Perth routes possible as Jetstar rises

Qantas CEO Geoff Dixon believes that the Jetstar brand - which begins flying to WA next month and will soon be capable of flying from Perth internationally - is a key plank in accelerating the national carrier's post-privatisation transformation.
Cornerstones of the Qantas group expansion focus around growth of JetStar which starts domestic operations in Western Australia next month and the launching of Jetstar International next year.
At the release of the airline's half yearly results, Mr Dixon told WA Business News that the group plans "significant growth for JetStar International and new international markets for the premium brand Qantas."
Key to those plans was the order in December for 115 Boeing 787s which combine economical size of 250 - 300 seats and very long range capability to open routes such as Perth-London non-stop.
Jetstar International will operate from Perth and take over current leisure routes such as Bali while possibly opening up new destinations such as Vietnam.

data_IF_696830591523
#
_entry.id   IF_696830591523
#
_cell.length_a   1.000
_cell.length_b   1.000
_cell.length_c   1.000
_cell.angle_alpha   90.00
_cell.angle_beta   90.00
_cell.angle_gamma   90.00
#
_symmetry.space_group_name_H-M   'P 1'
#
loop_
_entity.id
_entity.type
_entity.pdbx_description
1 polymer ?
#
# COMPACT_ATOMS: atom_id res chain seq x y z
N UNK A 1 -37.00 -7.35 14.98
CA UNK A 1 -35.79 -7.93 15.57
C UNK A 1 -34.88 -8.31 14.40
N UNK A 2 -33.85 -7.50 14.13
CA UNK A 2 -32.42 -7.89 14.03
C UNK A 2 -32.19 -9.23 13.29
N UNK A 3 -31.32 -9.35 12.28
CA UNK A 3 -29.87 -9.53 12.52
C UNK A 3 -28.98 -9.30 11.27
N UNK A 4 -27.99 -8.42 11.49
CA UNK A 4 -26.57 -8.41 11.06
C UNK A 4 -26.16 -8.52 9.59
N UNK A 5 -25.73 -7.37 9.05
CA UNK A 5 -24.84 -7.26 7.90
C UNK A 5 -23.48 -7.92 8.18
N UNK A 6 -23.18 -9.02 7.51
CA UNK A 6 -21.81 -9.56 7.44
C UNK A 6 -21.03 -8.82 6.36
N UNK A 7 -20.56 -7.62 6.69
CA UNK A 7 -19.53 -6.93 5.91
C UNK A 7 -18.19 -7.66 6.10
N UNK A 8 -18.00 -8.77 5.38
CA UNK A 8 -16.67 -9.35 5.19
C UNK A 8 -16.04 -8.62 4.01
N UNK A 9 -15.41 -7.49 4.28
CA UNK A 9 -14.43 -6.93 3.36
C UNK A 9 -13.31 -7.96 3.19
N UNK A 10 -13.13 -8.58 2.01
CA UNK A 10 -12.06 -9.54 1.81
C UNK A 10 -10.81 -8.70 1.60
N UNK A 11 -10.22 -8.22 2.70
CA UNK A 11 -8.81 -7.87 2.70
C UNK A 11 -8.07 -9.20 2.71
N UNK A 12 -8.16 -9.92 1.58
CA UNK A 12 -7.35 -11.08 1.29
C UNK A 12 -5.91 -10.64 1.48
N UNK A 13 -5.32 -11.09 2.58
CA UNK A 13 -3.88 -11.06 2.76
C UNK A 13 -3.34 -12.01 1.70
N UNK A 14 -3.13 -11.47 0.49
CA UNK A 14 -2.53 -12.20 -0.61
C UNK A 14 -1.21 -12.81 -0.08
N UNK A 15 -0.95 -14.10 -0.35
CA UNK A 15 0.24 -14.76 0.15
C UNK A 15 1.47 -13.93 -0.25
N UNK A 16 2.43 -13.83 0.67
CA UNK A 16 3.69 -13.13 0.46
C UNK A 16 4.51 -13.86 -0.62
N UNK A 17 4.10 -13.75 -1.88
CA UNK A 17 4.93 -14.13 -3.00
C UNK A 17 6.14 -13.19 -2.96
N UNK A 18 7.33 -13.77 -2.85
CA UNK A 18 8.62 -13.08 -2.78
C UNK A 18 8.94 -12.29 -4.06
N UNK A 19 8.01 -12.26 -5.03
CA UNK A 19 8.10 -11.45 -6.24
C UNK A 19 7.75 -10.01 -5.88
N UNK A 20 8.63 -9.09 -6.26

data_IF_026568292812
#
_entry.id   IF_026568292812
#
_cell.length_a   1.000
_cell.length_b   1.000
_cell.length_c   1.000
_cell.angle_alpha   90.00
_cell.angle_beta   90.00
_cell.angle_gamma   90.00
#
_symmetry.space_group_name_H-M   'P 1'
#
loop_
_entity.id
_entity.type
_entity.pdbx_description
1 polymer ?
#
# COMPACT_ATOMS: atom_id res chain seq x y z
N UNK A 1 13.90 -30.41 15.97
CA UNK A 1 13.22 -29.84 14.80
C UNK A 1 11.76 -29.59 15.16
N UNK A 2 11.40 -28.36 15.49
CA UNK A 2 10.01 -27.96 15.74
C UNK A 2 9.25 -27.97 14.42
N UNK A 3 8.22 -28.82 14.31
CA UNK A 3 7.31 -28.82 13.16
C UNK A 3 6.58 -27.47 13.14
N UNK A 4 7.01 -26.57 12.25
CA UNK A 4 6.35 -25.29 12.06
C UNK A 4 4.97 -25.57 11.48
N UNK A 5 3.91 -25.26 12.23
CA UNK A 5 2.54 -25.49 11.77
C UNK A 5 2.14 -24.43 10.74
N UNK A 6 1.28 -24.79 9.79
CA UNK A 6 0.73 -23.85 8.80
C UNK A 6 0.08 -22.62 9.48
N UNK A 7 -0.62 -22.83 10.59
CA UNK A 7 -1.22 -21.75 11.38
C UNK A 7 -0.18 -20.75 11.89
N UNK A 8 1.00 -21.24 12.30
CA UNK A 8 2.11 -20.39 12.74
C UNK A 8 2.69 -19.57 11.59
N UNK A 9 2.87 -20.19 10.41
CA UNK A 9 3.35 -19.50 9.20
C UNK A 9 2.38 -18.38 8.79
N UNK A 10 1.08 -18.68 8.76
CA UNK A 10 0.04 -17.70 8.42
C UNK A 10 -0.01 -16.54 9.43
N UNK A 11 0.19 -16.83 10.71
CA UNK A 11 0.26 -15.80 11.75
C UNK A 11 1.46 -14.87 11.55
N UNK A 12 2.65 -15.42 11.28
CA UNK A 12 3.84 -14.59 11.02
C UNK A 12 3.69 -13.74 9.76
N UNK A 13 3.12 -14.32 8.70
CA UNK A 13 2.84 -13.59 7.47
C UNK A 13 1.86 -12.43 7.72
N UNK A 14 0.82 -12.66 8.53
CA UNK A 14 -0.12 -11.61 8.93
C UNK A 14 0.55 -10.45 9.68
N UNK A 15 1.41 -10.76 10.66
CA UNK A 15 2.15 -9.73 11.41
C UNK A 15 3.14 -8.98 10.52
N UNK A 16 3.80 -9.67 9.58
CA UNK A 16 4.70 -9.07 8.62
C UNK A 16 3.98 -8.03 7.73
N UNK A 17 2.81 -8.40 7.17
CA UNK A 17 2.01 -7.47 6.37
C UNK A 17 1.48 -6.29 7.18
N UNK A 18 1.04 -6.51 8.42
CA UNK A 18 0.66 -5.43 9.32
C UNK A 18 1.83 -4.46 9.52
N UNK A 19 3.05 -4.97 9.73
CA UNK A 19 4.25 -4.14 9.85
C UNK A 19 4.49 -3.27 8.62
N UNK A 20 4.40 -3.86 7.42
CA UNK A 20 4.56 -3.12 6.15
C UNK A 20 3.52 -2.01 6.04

Qantas says it's on target to achieve its initial saving target of $1.5 billion by the end of 2005/06. Over $1 billion of the extended target of another
$1.5 billion in savings by 2007/08 has already been identified.
Savings will come from a variety of areas including increased online bookings and moving some engineering offshore.
Despite fuel costs rising $475.1 million Qantas has posted a six month before tax profit to December 31 of $483.5 - just 3.4% down on last year.
The excellent result also includes a one-off restructuring cost of $69.6 million under the airline's Sustainable Future Program.
Net profit after tax was $352.6 million, down 9.6 per cent on the comparative half-year.
This figure reflects the impact of the restructuring charges and fuel prices, but also reflects a lower tax expense in the comparative 2004 half-year when the Qantas Group entered into Tax Consolidations.
Mr Dixon, said that Qantas' performance, like all airlines today, was more and more being influenced on an ongoing basis by the price of fuel.
"Fuel costs climbed by 58 per cent in the half year and represented 28 per cent of our net expenditure. Without our successful hedging strategies, this would have been 31 per cent."
Mr Dixon said the main contributors to the half-year results were:
- $215 million of savings under the Sustainable Future Program which resulted in a unit cost reduction, excluding fuel and restructuring costs, of 5.7 per cent.
- a 5.4 per cent improvement in yield (7.1 per cent excluding foreign exchange rate movements) and a one percentage point improvement in seat factor to 77.5 per cent.


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